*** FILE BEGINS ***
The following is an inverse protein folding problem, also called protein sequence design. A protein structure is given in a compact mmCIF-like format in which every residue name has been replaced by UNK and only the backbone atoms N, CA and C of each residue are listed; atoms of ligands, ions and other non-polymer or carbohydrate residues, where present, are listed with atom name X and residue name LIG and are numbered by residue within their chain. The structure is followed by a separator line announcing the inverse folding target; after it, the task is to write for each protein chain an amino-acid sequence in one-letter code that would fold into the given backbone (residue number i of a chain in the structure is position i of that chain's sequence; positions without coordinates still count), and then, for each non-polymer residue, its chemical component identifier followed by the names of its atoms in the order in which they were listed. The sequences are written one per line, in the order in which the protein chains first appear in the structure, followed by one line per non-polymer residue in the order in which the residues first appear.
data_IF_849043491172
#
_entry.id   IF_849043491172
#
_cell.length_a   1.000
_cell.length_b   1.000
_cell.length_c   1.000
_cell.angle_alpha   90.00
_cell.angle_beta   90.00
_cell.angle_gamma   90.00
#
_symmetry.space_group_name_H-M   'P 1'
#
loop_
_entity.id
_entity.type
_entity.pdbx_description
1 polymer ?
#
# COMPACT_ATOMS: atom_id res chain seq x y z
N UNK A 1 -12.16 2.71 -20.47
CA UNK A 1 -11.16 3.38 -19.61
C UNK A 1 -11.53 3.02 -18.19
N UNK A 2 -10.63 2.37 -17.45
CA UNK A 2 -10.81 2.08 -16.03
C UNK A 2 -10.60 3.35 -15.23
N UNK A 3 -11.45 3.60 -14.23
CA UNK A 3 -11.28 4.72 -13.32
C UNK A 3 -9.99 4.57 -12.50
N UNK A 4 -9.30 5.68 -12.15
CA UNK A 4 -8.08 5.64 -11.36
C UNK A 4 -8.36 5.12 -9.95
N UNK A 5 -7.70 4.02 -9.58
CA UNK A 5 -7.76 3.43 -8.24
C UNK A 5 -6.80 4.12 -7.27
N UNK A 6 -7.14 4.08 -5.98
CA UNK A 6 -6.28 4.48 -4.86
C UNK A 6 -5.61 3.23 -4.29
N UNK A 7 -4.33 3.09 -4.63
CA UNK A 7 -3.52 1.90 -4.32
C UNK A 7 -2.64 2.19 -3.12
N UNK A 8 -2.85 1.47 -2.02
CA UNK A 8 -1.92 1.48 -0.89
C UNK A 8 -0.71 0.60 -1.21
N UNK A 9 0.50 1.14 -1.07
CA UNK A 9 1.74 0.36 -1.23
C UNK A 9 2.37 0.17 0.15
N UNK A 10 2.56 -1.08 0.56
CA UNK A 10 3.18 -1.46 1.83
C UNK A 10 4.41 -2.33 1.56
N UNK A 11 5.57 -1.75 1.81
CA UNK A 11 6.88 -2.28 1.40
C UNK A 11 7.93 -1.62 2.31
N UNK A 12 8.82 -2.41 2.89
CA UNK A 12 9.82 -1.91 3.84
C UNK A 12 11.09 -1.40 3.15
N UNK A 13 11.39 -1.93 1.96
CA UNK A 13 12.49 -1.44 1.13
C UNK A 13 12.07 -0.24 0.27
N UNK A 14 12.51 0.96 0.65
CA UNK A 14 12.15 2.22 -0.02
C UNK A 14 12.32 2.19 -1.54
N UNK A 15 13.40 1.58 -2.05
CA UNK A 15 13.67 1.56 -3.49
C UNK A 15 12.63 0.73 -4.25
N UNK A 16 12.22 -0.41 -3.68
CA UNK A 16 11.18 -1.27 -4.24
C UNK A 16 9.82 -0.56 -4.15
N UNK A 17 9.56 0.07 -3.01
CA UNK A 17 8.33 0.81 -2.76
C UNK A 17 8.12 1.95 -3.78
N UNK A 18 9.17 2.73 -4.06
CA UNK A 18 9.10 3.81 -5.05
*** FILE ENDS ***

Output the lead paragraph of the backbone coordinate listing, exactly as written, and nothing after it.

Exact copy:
The following is an inverse protein folding problem, also called protein sequence design. A protein structure is given in a compact mmCIF-like format in which every residue name has been replaced by UNK and only the backbone atoms N, CA and C of each residue are listed; atoms of ligands, ions and other non-polymer or carbohydrate residues, where present, are listed with atom name X and residue name LIG and are numbered by residue within their chain. The structure is followed by a separator line announcing the inverse folding target; after it, the task is to write for each protein chain an amino-acid sequence in one-letter code that would fold into the given backbone (residue number i of a chain in the structure is position i of that chain's sequence; positions without coordinates still count), and then, for each non-polymer residue, its chemical component identifier followed by the names of its atoms in the order in which they were listed. The sequences are written one per line, in the order in which the protein chains first appear in the structure, followed by one line per non-polymer residue in the order in which the residues first appear.